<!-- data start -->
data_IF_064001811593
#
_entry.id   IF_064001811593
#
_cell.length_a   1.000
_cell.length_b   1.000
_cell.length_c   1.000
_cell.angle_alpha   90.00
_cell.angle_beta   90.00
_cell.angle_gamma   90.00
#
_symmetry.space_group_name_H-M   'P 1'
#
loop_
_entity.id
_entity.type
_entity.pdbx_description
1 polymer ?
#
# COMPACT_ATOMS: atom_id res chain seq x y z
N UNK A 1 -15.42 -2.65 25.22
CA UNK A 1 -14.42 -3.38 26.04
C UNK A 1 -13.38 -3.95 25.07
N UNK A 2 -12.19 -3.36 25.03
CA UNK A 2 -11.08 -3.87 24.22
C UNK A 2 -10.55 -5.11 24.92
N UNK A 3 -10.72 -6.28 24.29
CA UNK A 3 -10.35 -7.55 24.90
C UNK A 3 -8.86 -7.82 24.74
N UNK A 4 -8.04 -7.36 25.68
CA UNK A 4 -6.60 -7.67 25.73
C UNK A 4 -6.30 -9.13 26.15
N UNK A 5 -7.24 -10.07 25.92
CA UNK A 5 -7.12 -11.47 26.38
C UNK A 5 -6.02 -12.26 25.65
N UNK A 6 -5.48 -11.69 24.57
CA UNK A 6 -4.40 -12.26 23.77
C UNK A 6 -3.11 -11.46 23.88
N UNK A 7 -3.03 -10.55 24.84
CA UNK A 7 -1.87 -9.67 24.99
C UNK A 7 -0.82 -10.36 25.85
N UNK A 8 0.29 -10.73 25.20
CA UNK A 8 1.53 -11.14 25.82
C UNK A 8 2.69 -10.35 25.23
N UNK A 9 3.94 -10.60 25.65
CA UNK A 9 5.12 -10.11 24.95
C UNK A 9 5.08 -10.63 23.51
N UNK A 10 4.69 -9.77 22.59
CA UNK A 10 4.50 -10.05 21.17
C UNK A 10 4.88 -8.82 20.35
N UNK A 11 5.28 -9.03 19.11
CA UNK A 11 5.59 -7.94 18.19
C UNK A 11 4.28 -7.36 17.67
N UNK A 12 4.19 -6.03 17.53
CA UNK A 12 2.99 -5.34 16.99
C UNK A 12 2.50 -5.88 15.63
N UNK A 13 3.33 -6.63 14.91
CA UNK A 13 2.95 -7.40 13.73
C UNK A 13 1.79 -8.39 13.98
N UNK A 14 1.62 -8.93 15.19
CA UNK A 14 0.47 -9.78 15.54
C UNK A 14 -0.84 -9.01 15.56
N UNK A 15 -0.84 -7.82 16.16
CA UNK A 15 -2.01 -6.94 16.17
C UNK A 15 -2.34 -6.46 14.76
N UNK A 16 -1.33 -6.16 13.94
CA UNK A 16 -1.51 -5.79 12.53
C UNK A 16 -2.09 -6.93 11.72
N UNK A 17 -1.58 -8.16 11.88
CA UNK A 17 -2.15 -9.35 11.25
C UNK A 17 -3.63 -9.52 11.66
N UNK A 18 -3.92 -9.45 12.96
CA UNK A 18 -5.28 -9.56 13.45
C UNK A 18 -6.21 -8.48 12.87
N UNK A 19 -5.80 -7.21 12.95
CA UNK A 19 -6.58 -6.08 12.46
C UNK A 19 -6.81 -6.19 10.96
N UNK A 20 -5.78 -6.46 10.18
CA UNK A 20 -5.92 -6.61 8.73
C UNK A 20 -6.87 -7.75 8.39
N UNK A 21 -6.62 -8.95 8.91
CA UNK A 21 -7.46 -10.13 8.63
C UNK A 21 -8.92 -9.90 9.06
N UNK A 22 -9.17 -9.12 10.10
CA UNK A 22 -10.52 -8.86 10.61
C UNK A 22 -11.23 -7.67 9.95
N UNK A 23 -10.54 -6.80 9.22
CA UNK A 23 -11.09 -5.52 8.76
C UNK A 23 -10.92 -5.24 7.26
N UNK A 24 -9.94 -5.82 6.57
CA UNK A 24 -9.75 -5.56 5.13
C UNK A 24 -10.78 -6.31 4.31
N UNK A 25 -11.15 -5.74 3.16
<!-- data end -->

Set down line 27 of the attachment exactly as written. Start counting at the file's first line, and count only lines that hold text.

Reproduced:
N UNK A 3 -10.72 -6.28 24.29